Posted in know better do better, mental health, podcasts

Podcast quote: variations on a theme

There’s a short podcast series (four episodes) called UnErased, talking about the history of gay conversion therapy in the US.

It’s captivating.

You’ll experience at least most of the span of human emotions listening to it—or at least, I did.

In the last episode, they spend time with John Smid, a man among the leadership for 25 years—many of them as the top dog—of Love in Action, a giant inpatient evangelical gay conversion program—”ex-gay ministry.”

Unsurprisingly, John is gay. (The most vitriolic anti-gays almost always are.)

He had this to say.

“I don’t like my life to be painted as a villain, and that’s kinda the way I feel about this movie [Boy Erased]. It’s like, I don’t like it, it’s uncomfortable. I don’t like the movie. I don’t like the book. I don’t like what people are saying. I don’t like hearing Garrett talk about it. I don’t like it; it’s uncomfortable. At the same time, there is truth in that I was a forerunner and a spokesperson and a national and international leader that said you must eradicate homosexuality from your life.”

I’ve written here about “when you know better, do better,” and I thought this quote exemplifies that so clearly. No, he doesn’t like it, but it’s real, and he owns it.

(Later in the podcast, they get into some philosophy behind that—with all of the suffering he induced, should he get to just walk away? So interesting!)

 

 

Posted in ebb & flow, gifts, hope, mindset, podcasts, storytelling, thoughtfulness, vulnerability

Podcast quote: creativity (and so much more)

TED has started a new podcast series called TED Interviews, where Chris Anderson interviews people who have give TED talks about their talks, and they get more in depth.

I haven’t quite listened to all of them, but all that I’ve listened to have been captivating. (As of this writing, there are only six of them.)

I listened to an interview with Elizabeth Gilbert, mostly known for writing Eat, Pray, Love. (I haven’t read it.)

First, they got into creativity. She talked a short bit about the history of creativity (who knew there was one?!) I loved the imagery in what she had to say:

“The way I describe it is the way I’ve empirically experienced it, which is broken down in my life to this notion: that ideas are living entities. They have consciousness. They don’t have matter. They can’t be seen, they can’t be felt, they can’t be proven, but they have will. And the way I picture it—and it’s sort of whimsical but I have also literally based my life on this—is the universe is sort of swirling with these ideas that wish to be created and they’re constantly looking for human collaborators because for some reason we have this oddly sensitive consciousness that can hear them and find them. And so the way I picture it is they sort of just roam around being like, ‘Are you my mother? Are you my mother? Are you my mother?’ And every single human who is struck by inspiration describes the experience exactly the same way … there’s this distraction where the idea sort of consumes you and in that consuming which can take months, weeks, years, the idea is interviewing you and asking you, ‘Do you wanna do this thing with me or not?’ And that’s the most important conversation that I think human beings can have, is that dialogue between your willingness to cooperate and show up and make something with this idea and manifest it and the idea’s desire to be made and the question of whether you are indeed the right partner.”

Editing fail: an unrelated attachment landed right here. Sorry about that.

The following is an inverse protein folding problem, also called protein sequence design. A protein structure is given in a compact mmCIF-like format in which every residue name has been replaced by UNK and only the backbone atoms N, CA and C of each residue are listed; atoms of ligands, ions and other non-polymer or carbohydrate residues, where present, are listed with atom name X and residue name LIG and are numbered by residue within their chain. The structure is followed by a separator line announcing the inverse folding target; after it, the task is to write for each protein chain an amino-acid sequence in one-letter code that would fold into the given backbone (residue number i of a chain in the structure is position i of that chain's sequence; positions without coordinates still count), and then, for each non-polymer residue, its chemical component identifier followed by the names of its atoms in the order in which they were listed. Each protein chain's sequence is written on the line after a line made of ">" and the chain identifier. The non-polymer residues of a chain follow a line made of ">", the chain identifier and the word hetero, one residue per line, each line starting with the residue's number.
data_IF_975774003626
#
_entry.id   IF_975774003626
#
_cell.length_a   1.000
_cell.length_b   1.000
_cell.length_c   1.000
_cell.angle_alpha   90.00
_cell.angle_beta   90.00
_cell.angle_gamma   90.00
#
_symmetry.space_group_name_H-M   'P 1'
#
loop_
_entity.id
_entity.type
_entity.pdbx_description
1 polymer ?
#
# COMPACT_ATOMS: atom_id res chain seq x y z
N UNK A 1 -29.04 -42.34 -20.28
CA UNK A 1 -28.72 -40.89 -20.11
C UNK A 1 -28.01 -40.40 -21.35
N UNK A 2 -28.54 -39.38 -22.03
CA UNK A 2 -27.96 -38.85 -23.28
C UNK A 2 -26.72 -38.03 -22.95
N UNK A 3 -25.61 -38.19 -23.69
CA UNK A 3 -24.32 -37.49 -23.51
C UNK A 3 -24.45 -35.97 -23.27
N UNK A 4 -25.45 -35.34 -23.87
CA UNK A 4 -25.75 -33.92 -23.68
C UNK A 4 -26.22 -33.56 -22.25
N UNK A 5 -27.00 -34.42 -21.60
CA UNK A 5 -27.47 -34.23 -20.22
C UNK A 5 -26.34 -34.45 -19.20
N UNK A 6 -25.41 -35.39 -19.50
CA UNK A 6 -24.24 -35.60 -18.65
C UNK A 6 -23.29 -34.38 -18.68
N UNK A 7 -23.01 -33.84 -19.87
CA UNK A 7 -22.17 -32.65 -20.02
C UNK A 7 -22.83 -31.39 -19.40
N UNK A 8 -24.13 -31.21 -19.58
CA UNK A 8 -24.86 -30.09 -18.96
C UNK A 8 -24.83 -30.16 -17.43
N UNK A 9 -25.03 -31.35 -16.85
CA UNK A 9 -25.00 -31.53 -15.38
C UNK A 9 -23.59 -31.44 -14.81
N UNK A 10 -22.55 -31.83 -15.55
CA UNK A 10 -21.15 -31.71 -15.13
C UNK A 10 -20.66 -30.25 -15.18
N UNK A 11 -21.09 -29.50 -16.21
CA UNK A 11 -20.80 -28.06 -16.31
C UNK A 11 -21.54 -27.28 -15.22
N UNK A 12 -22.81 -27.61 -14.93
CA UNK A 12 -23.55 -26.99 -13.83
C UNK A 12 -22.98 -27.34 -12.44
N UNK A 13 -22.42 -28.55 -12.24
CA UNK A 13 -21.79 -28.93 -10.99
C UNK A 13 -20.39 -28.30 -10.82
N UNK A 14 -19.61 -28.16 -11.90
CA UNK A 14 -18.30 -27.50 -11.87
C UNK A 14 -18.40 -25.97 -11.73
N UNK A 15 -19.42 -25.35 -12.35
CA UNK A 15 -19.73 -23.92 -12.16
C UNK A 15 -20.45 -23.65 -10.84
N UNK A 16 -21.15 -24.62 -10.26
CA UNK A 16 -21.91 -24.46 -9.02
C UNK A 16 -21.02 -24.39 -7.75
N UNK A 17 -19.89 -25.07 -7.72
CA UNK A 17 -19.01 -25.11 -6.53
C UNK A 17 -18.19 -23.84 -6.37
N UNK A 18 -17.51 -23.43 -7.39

Whimsical was a solid word to describe the idea, but I love the imagery. Even more, though, I love the ownership of the work, and how the idea doesn’t just come and magically happen—it’s a partnership. “Your labor is the contribution to the miracle.” (She says that later.)

She talked more about that in other places in the podcast as well.

They also talked about curiosity vs. passion, enchantment vs. empiricism, fear, memes (not the pictures on the internet), secular magic, dark night of the soul, why to do the work if it’s likely to fail, and quite a bit about grieving.

It’s an hour long, and it’s well worth your hour. I listened to it twice, in addition to the bits I listened and paused so I could transcribe.

Posted in mindset, podcasts

Podcast quote: better is really good

Much like the book quotes, sometimes, there’s something from a podcast that makes me stop what I’m doing, rewind, and write it down.

This one is from The Wilderness, Chapter 15. Beginning almost half an hour in, he’s talking with Barack Obama. Obama says this:

“To some degree, this goes back to something you often heard me say in the White House. And it’s something I tell my children, and it’s something I tell myself. Which is: better is really good. It sounds really simple, but so much of how we think about this stuff is around utopia, it’s around perfection, it’s around, ‘no, no we want this exactly the way we want it.’ And that is self-defeating.”

He’s talking about politics, but I can think of a bajillion other facets of life this applies to. It’s a great mindset shift.